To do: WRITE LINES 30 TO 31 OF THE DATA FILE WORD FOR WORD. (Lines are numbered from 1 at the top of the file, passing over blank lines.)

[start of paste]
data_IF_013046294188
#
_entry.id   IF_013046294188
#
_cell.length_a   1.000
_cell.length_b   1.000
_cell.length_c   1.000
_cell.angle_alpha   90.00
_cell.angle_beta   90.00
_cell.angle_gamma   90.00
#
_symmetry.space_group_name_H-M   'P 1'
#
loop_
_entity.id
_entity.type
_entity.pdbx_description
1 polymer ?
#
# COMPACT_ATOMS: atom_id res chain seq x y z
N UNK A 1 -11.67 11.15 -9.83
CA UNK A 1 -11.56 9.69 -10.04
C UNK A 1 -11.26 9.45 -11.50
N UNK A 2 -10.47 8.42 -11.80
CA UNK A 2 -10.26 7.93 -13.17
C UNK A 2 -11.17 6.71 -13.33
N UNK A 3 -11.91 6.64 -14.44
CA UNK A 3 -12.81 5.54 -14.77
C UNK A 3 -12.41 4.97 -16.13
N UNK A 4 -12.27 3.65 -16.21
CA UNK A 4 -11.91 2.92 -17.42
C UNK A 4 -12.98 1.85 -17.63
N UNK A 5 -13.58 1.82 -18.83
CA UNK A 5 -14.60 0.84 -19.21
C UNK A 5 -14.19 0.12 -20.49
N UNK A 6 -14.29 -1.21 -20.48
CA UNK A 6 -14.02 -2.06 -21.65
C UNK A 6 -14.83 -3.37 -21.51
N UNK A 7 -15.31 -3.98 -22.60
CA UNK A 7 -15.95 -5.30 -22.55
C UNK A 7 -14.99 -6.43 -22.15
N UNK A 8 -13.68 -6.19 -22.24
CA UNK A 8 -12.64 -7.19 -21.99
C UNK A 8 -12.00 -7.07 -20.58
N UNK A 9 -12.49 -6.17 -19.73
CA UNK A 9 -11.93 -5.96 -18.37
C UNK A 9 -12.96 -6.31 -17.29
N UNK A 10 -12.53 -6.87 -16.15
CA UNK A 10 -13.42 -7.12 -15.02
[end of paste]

N UNK A 4 -12.27 3.65 -16.21
CA UNK A 4 -11.91 2.92 -17.42